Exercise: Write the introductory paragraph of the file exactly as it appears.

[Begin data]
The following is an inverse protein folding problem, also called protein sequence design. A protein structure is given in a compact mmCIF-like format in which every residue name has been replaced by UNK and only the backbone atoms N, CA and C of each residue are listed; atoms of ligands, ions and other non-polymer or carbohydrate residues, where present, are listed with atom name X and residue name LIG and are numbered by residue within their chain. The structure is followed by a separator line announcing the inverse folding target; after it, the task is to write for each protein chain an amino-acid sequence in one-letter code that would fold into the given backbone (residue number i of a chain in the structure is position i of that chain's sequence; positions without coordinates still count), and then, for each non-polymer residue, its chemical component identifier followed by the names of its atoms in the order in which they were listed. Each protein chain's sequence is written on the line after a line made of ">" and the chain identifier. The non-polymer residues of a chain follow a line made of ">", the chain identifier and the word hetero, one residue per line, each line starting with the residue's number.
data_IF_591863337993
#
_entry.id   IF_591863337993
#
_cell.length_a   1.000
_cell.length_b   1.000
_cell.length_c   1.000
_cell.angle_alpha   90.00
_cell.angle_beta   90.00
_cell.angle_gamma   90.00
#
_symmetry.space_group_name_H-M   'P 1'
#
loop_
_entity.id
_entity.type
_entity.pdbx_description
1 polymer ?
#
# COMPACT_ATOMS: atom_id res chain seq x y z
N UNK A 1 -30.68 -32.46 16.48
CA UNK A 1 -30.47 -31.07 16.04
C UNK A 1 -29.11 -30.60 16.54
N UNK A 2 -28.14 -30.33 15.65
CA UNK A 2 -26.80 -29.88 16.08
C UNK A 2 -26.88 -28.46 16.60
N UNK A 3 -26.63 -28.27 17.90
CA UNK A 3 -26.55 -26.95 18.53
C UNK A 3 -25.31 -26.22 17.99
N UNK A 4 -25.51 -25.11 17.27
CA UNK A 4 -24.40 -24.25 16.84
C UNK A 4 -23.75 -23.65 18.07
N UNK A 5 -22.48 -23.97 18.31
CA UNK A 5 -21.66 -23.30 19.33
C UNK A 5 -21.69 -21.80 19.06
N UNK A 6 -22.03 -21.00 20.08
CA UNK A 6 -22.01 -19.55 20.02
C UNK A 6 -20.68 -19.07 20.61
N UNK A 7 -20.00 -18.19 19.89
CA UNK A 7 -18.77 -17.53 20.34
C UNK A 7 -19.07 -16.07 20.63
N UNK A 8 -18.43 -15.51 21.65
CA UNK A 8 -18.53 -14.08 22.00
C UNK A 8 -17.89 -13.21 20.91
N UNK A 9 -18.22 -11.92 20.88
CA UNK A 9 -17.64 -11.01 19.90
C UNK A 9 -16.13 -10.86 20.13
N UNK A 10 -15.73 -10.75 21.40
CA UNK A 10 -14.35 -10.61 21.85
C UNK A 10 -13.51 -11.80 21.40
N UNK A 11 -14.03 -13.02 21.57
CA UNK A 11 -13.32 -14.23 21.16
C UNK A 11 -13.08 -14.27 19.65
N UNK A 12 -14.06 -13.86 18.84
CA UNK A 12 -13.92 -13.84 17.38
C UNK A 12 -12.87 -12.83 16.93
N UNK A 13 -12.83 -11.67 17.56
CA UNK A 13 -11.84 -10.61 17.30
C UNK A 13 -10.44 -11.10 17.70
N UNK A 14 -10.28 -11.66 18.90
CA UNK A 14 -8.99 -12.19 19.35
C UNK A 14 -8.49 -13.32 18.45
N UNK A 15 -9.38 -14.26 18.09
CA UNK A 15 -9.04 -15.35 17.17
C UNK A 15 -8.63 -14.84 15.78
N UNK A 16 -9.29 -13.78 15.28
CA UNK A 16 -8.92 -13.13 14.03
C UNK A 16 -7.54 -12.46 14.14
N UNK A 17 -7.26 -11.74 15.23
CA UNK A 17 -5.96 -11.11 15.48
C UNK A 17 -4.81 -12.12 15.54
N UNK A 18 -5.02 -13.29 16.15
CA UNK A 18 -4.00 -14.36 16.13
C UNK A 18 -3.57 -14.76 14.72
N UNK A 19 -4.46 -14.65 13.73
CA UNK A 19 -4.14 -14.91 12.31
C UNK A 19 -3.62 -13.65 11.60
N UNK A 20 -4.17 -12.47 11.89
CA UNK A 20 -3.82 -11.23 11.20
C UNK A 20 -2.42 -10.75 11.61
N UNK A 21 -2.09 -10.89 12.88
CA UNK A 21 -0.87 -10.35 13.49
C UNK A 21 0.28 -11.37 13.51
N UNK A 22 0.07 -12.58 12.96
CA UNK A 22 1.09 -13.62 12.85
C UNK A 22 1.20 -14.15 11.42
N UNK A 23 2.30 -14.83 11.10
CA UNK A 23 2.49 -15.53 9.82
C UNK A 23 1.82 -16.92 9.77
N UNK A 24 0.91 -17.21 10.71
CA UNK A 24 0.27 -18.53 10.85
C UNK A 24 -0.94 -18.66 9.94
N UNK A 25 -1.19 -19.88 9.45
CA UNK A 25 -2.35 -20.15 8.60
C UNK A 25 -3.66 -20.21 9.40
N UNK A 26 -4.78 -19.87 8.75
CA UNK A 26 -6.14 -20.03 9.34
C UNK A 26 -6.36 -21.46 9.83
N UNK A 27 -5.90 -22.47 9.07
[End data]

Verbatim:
The following is an inverse protein folding problem, also called protein sequence design. A protein structure is given in a compact mmCIF-like format in which every residue name has been replaced by UNK and only the backbone atoms N, CA and C of each residue are listed; atoms of ligands, ions and other non-polymer or carbohydrate residues, where present, are listed with atom name X and residue name LIG and are numbered by residue within their chain. The structure is followed by a separator line announcing the inverse folding target; after it, the task is to write for each protein chain an amino-acid sequence in one-letter code that would fold into the given backbone (residue number i of a chain in the structure is position i of that chain's sequence; positions without coordinates still count), and then, for each non-polymer residue, its chemical component identifier followed by the names of its atoms in the order in which they were listed. Each protein chain's sequence is written on the line after a line made of ">" and the chain identifier. The non-polymer residues of a chain follow a line made of ">", the chain identifier and the word hetero, one residue per line, each line starting with the residue's number.